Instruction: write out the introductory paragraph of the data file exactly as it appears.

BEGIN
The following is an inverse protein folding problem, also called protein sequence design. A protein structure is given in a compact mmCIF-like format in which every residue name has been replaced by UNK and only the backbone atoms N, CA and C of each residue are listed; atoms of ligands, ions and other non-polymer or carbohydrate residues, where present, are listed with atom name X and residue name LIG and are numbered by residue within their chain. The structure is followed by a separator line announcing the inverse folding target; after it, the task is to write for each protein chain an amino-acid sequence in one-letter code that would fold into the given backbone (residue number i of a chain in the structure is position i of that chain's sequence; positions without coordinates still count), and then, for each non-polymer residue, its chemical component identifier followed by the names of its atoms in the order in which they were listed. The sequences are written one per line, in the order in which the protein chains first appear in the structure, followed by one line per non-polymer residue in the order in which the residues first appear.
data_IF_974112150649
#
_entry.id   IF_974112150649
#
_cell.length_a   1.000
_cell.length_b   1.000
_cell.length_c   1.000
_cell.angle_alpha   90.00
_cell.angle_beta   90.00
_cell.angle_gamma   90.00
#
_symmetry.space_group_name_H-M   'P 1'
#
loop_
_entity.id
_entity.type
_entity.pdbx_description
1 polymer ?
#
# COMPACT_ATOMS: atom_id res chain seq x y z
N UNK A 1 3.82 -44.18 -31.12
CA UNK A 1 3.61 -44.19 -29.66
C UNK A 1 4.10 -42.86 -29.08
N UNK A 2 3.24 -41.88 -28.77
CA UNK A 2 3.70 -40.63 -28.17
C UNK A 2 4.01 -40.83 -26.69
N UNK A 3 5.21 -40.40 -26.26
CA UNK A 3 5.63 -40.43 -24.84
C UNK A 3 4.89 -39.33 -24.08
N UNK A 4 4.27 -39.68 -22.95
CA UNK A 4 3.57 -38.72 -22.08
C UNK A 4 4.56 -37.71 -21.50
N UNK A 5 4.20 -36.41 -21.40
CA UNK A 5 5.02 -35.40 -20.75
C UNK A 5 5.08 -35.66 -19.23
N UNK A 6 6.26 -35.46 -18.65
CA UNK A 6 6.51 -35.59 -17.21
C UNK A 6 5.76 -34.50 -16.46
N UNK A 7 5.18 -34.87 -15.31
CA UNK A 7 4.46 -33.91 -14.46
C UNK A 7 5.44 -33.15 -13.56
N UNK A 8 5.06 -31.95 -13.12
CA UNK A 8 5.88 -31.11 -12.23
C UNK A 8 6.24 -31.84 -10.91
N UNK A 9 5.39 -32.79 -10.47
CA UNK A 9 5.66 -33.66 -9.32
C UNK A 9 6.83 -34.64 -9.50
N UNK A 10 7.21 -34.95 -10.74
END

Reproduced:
The following is an inverse protein folding problem, also called protein sequence design. A protein structure is given in a compact mmCIF-like format in which every residue name has been replaced by UNK and only the backbone atoms N, CA and C of each residue are listed; atoms of ligands, ions and other non-polymer or carbohydrate residues, where present, are listed with atom name X and residue name LIG and are numbered by residue within their chain. The structure is followed by a separator line announcing the inverse folding target; after it, the task is to write for each protein chain an amino-acid sequence in one-letter code that would fold into the given backbone (residue number i of a chain in the structure is position i of that chain's sequence; positions without coordinates still count), and then, for each non-polymer residue, its chemical component identifier followed by the names of its atoms in the order in which they were listed. The sequences are written one per line, in the order in which the protein chains first appear in the structure, followed by one line per non-polymer residue in the order in which the residues first appear.